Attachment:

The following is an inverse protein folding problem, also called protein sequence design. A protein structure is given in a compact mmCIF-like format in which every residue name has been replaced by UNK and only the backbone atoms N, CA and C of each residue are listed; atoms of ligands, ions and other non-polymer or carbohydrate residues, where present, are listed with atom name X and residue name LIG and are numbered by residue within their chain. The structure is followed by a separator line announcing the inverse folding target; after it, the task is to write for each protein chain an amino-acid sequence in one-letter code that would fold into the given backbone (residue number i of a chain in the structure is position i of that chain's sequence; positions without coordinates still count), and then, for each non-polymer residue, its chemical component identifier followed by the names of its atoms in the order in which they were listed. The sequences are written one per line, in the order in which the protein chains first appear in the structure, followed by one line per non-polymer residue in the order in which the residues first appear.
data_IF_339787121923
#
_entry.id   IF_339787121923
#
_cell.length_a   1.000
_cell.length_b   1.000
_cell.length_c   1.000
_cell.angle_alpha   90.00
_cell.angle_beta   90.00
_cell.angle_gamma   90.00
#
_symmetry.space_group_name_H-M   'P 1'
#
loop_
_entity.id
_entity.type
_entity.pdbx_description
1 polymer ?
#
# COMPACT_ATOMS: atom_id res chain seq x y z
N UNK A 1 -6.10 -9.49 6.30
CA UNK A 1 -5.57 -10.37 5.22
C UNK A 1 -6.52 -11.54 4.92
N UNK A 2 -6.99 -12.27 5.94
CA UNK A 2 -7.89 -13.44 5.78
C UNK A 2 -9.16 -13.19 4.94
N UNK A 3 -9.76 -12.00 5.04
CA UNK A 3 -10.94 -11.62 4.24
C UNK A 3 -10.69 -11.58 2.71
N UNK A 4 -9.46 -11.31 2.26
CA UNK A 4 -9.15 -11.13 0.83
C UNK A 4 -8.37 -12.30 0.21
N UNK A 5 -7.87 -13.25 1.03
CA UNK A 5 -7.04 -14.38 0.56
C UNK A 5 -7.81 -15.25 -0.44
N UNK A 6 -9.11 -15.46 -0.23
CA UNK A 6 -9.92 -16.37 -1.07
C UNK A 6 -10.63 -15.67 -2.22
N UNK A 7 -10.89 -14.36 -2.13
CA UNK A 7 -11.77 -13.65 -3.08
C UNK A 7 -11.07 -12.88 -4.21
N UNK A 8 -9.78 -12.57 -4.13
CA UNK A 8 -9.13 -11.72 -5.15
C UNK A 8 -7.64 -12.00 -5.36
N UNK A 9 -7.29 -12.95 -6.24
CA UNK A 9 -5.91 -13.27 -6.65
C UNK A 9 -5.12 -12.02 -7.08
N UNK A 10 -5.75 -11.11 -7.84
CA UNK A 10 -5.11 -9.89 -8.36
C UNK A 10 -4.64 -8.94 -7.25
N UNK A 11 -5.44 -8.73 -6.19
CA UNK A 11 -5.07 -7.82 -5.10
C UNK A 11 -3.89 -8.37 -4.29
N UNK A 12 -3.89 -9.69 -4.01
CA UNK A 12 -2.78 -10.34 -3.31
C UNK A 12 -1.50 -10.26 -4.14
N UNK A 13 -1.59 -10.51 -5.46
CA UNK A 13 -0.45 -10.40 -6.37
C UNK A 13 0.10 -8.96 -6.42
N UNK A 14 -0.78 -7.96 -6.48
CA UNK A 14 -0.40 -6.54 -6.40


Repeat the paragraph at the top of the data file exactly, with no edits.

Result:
The following is an inverse protein folding problem, also called protein sequence design. A protein structure is given in a compact mmCIF-like format in which every residue name has been replaced by UNK and only the backbone atoms N, CA and C of each residue are listed; atoms of ligands, ions and other non-polymer or carbohydrate residues, where present, are listed with atom name X and residue name LIG and are numbered by residue within their chain. The structure is followed by a separator line announcing the inverse folding target; after it, the task is to write for each protein chain an amino-acid sequence in one-letter code that would fold into the given backbone (residue number i of a chain in the structure is position i of that chain's sequence; positions without coordinates still count), and then, for each non-polymer residue, its chemical component identifier followed by the names of its atoms in the order in which they were listed. The sequences are written one per line, in the order in which the protein chains first appear in the structure, followed by one line per non-polymer residue in the order in which the residues first appear.